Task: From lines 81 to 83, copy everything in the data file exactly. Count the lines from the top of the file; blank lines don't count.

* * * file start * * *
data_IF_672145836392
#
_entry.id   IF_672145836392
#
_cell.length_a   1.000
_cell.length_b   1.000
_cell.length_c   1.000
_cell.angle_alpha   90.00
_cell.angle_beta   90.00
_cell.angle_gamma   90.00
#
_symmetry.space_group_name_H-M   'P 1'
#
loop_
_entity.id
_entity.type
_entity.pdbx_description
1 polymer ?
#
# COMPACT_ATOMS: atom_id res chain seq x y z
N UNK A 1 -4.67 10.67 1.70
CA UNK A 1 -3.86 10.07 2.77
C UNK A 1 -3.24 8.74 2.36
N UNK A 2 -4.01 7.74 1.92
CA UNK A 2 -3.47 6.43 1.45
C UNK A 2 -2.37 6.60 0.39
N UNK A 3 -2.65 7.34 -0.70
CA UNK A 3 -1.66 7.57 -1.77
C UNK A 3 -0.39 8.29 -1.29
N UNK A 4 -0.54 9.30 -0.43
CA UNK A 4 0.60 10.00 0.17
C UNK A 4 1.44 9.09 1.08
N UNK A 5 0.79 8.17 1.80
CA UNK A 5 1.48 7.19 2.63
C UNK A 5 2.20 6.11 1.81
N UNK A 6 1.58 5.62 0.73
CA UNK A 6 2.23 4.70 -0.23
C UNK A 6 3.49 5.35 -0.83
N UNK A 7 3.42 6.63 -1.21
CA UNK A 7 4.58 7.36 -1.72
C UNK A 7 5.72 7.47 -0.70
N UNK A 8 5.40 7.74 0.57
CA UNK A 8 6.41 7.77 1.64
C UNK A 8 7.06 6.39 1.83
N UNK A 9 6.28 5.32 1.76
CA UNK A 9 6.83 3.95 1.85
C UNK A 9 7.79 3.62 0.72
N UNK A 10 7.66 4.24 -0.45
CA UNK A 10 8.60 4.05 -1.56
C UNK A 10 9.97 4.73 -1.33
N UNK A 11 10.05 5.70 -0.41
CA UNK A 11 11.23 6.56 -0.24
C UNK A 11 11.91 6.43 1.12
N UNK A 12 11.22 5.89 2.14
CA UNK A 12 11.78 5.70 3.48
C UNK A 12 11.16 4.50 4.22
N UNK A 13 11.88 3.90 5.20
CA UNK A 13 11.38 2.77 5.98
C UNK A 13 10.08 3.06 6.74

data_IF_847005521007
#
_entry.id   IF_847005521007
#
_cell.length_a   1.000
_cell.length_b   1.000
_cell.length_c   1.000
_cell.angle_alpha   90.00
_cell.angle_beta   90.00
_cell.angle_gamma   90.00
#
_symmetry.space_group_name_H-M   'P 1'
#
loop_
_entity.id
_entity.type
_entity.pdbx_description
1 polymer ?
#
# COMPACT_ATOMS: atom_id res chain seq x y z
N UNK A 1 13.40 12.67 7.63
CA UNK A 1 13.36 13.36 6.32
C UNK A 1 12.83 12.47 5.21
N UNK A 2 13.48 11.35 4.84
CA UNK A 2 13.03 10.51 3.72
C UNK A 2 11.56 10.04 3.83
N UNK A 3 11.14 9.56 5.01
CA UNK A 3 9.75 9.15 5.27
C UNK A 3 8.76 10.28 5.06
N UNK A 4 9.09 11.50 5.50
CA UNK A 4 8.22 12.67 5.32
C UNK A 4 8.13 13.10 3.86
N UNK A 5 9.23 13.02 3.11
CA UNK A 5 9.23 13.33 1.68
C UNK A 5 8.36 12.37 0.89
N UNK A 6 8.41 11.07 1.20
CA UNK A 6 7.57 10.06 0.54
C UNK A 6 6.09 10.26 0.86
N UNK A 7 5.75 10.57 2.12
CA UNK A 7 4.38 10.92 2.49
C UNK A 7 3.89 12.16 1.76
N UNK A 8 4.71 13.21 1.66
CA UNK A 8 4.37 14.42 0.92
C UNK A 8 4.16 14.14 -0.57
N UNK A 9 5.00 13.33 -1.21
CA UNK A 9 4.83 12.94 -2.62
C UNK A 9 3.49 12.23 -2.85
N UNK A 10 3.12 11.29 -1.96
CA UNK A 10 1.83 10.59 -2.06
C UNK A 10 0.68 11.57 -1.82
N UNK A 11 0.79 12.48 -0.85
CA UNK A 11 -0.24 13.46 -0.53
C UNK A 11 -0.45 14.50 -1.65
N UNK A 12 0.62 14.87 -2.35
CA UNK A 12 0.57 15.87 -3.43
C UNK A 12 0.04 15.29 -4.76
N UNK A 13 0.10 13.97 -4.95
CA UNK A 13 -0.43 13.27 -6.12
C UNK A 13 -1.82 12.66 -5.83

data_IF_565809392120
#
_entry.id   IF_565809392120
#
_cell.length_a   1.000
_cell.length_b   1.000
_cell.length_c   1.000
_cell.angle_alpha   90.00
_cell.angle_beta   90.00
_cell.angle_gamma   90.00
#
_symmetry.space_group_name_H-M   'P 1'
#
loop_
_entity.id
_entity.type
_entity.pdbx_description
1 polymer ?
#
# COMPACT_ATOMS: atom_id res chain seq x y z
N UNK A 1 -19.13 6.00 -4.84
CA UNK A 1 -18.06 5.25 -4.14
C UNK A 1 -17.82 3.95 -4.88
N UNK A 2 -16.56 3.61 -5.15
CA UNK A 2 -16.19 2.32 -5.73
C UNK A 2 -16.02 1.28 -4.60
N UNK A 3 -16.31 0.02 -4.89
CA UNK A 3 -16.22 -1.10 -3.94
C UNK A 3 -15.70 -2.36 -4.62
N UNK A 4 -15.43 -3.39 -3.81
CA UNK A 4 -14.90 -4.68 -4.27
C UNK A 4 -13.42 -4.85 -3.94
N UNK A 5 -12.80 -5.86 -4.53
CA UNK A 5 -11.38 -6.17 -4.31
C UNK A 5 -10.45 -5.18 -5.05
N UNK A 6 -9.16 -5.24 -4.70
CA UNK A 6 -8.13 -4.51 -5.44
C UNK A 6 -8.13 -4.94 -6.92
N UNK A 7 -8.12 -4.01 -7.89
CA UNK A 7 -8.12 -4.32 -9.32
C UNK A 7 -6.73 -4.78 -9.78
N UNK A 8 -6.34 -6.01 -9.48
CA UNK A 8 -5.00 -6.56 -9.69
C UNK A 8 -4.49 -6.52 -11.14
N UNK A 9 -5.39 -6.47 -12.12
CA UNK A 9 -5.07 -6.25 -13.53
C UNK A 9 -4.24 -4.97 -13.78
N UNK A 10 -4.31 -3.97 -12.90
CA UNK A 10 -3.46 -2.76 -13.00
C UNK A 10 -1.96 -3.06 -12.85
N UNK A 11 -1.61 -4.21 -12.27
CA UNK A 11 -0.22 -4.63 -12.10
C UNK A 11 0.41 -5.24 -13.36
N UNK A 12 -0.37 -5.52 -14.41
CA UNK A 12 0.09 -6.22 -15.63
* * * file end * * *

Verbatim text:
CA UNK A 1 13.36 13.36 6.32
C UNK A 1 12.83 12.47 5.21
N UNK A 2 13.48 11.35 4.84